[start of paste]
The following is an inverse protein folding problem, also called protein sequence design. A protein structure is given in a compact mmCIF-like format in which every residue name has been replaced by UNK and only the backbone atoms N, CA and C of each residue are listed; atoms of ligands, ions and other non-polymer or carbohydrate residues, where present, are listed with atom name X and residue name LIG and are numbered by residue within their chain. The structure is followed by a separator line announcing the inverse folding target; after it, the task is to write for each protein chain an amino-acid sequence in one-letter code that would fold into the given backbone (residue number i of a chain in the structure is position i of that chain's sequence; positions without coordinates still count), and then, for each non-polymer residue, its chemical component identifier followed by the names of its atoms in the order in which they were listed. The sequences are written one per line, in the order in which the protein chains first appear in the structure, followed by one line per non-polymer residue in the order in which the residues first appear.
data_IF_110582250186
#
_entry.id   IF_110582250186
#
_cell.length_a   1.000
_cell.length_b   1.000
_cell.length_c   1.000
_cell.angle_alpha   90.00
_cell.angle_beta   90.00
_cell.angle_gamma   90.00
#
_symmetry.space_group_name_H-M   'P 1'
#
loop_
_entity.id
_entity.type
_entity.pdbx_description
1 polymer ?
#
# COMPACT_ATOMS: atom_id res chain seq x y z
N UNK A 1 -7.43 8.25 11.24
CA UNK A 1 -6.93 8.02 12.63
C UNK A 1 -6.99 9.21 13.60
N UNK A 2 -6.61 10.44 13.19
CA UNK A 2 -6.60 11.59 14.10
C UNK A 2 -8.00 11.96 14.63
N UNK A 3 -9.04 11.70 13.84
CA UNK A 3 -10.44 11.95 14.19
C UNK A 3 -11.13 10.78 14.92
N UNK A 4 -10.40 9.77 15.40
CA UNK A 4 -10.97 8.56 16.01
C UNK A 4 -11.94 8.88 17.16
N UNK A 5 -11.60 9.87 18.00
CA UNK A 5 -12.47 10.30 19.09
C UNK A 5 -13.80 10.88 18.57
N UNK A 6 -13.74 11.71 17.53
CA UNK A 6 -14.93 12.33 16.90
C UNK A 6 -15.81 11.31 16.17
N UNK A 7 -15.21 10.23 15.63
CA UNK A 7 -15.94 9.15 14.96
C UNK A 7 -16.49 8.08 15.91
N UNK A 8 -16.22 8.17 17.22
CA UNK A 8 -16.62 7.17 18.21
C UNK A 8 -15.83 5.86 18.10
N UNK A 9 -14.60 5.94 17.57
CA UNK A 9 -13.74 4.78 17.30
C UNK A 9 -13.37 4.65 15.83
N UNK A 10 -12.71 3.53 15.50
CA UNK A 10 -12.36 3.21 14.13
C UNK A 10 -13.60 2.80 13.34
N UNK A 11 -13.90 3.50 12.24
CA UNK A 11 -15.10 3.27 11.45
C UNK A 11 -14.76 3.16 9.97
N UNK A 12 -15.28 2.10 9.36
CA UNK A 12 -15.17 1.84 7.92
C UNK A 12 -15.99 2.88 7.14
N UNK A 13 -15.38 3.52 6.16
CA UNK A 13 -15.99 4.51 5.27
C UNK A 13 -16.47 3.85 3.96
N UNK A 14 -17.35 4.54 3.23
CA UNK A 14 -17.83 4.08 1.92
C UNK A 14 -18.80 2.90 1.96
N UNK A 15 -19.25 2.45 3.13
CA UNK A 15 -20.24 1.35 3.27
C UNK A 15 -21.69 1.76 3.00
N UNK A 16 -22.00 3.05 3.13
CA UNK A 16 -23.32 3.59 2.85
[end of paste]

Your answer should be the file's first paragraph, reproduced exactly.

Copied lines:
The following is an inverse protein folding problem, also called protein sequence design. A protein structure is given in a compact mmCIF-like format in which every residue name has been replaced by UNK and only the backbone atoms N, CA and C of each residue are listed; atoms of ligands, ions and other non-polymer or carbohydrate residues, where present, are listed with atom name X and residue name LIG and are numbered by residue within their chain. The structure is followed by a separator line announcing the inverse folding target; after it, the task is to write for each protein chain an amino-acid sequence in one-letter code that would fold into the given backbone (residue number i of a chain in the structure is position i of that chain's sequence; positions without coordinates still count), and then, for each non-polymer residue, its chemical component identifier followed by the names of its atoms in the order in which they were listed. The sequences are written one per line, in the order in which the protein chains first appear in the structure, followed by one line per non-polymer residue in the order in which the residues first appear.